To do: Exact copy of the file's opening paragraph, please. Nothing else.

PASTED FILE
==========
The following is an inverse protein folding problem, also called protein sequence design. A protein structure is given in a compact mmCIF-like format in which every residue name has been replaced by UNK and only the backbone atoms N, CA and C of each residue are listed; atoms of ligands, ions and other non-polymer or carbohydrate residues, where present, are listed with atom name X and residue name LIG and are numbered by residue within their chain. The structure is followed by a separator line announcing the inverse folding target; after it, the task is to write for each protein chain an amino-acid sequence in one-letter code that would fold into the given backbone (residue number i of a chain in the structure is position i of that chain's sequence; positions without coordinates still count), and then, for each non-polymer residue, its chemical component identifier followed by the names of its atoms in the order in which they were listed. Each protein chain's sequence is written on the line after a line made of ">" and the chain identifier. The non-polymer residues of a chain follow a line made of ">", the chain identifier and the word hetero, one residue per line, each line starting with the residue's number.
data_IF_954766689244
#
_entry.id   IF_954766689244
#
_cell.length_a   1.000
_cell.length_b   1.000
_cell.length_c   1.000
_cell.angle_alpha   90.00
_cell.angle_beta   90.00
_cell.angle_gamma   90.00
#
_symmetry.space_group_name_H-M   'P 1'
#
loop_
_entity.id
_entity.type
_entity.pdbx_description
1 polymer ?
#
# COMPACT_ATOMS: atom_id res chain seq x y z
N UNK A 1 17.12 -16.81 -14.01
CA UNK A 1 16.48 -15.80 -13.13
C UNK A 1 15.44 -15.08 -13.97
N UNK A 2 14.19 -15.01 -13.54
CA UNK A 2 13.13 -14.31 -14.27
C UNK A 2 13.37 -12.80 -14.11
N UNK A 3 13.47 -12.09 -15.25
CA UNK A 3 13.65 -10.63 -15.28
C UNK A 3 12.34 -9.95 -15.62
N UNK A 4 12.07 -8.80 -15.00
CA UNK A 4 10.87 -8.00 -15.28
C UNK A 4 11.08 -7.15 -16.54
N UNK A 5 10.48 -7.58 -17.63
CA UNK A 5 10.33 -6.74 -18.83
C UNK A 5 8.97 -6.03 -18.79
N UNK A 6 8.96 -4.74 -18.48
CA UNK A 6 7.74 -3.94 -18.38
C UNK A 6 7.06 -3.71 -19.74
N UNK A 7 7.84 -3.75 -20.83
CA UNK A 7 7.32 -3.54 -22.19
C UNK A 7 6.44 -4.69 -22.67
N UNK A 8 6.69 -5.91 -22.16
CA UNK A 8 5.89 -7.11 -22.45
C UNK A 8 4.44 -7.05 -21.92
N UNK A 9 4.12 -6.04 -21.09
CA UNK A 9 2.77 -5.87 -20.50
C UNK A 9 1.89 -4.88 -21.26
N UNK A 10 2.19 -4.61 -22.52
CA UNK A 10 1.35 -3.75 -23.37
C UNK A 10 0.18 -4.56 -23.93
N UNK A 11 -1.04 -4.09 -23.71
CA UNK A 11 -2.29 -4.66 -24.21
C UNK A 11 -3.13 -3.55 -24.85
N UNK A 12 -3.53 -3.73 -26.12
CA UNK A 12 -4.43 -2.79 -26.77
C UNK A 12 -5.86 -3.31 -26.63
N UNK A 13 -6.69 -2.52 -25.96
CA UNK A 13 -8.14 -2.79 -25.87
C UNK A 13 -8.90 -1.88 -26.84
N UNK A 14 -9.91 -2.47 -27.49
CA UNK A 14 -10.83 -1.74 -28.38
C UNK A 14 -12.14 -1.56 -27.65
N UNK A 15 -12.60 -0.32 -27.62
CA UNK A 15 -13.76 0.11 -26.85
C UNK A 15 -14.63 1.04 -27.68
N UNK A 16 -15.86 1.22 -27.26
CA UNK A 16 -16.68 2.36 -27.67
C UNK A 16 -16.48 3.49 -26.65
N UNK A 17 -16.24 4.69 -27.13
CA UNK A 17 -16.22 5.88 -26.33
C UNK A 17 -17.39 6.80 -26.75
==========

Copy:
The following is an inverse protein folding problem, also called protein sequence design. A protein structure is given in a compact mmCIF-like format in which every residue name has been replaced by UNK and only the backbone atoms N, CA and C of each residue are listed; atoms of ligands, ions and other non-polymer or carbohydrate residues, where present, are listed with atom name X and residue name LIG and are numbered by residue within their chain. The structure is followed by a separator line announcing the inverse folding target; after it, the task is to write for each protein chain an amino-acid sequence in one-letter code that would fold into the given backbone (residue number i of a chain in the structure is position i of that chain's sequence; positions without coordinates still count), and then, for each non-polymer residue, its chemical component identifier followed by the names of its atoms in the order in which they were listed. Each protein chain's sequence is written on the line after a line made of ">" and the chain identifier. The non-polymer residues of a chain follow a line made of ">", the chain identifier and the word hetero, one residue per line, each line starting with the residue's number.